There’s More to Sharp Images Than Just a Good Lens

I mentioned this afternoon that my picture of Hopper with the new camera was so sharp it was almost too sharp. In fact, when I first took the picture last Monday I wondered if there was more than just a high-quality lens at work. Maybe the imaging engine was a little too aggressive on the sharpening front? Today, catblogging reminded me of this and prompted me to find out. I reset the camera to produce both JPG and RAW images and then went outside to take some more pictures of Hopper.

Neither the weather nor the cat were especially cooperative, but I did get some pictures. The best one is below. On the left is the RAW image straight out of the camera. Next is the JPG image straight out of the camera. Finally there’s the RAW image manually sharpened to match the JPG image. As usual, right click if you want to view the images full size.

The RAW image is fine, but the JPG image is obviously sharpened even further. That’s not unusual; the question is how much it’s sharpened. So I manually sharpened the RAW image to try to match the JPG, which would give me a sense of just how much sharpening was going on internal to the camera. Answer: a fair amount.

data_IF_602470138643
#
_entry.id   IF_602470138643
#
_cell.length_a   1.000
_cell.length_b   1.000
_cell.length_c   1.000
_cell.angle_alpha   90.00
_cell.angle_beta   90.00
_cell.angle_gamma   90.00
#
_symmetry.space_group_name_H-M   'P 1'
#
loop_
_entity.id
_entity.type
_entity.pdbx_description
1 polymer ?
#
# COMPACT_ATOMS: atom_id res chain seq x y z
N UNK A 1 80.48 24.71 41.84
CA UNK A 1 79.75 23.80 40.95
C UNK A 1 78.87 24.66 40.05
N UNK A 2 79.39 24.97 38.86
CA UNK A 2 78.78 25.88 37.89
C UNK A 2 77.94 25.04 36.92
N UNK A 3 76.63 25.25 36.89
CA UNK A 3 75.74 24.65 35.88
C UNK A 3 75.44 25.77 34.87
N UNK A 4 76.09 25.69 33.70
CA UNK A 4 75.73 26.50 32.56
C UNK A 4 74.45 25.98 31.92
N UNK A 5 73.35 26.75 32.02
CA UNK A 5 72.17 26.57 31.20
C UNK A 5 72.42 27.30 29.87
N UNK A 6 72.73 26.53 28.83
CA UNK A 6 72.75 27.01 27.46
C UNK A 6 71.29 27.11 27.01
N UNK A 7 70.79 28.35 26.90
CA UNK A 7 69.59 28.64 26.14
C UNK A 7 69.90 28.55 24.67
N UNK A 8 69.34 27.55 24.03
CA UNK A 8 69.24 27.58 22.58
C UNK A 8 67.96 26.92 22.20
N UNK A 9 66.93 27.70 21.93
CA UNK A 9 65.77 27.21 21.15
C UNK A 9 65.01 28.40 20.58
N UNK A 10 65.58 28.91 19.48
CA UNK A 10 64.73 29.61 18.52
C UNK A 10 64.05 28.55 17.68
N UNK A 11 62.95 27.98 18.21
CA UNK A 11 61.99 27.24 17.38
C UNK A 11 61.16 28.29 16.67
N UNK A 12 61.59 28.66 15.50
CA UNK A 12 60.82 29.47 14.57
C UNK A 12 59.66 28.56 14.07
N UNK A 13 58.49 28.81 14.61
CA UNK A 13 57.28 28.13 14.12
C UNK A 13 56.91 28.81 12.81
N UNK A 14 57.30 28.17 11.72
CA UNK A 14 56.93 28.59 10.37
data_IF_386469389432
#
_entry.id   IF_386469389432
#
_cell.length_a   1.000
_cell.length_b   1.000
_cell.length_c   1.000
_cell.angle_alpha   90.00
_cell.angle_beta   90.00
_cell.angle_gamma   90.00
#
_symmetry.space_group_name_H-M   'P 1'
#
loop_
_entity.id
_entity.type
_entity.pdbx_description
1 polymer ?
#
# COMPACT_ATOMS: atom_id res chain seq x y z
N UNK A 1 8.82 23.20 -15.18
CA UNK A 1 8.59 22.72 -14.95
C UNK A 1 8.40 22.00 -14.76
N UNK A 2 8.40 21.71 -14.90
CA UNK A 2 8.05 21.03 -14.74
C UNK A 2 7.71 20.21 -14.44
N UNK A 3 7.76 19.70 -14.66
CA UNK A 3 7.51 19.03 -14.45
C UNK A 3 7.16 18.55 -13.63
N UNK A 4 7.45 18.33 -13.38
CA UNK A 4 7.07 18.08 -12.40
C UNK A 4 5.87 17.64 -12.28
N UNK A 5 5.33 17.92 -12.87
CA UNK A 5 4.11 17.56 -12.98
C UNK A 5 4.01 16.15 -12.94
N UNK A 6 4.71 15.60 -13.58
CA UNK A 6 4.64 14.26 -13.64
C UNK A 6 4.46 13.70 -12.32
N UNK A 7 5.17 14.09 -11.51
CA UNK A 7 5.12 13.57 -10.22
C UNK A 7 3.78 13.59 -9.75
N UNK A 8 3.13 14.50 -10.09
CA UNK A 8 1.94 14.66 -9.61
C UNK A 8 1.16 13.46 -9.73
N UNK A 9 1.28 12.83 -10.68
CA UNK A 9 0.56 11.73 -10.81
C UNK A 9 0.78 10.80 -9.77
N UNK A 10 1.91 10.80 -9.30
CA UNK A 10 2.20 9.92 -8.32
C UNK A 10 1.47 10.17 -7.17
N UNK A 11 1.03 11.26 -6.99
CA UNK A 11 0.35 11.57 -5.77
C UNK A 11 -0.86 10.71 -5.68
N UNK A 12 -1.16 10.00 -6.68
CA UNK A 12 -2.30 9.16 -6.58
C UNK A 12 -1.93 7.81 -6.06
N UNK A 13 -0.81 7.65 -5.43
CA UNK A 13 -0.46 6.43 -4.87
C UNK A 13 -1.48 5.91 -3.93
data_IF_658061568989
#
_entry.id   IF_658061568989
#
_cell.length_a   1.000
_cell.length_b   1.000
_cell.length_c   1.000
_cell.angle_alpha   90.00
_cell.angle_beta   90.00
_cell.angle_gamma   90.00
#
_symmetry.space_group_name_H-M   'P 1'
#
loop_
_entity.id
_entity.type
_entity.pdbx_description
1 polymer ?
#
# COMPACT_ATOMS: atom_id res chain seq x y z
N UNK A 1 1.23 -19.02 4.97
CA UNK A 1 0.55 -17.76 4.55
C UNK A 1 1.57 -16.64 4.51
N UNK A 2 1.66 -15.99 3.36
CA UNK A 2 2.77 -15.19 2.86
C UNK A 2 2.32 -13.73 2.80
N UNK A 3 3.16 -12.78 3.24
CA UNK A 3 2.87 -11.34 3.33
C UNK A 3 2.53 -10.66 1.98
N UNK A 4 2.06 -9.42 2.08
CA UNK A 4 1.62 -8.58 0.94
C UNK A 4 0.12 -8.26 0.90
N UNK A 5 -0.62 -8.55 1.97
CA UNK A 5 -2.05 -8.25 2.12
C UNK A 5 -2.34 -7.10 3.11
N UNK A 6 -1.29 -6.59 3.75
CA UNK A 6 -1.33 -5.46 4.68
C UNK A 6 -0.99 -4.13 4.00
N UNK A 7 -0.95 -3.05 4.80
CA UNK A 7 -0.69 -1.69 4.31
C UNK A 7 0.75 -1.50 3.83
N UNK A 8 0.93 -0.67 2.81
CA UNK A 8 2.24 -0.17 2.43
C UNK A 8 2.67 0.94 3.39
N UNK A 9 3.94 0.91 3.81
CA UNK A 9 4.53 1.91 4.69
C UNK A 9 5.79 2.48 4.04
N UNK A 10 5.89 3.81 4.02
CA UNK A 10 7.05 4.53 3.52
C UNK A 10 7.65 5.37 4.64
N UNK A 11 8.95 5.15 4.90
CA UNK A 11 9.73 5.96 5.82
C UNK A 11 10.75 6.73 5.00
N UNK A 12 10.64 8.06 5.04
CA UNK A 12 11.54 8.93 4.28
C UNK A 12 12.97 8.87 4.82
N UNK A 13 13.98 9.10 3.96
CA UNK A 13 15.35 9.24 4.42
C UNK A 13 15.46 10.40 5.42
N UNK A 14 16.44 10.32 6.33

Not a huge amount, but it’s not a light touch either. I often sharpen images, and I never use as much sharpening as I had to in order to match the camera’s JPG file. I’ve now dialed back the internal sharpening slightly and we’ll see what that looks like. The only other alternative is to shoot in RAW and do all the image processing myself. I’m not up to that yet—at least, not until I get an imaging app that can work easily with the Sony RAW format. There’s nothing very hard about that, but I haven’t done it yet. Maybe later.


Headshot of Editor in Chief of Mother Jones, Clara Jeffery

It sure feels that way to me, and here at Mother Jones, we’ve been thinking a lot about what journalism needs to do differently, and how we can have the biggest impact.

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Signed by Clara Jeffery

Clara Jeffery, Editor-in-Chief

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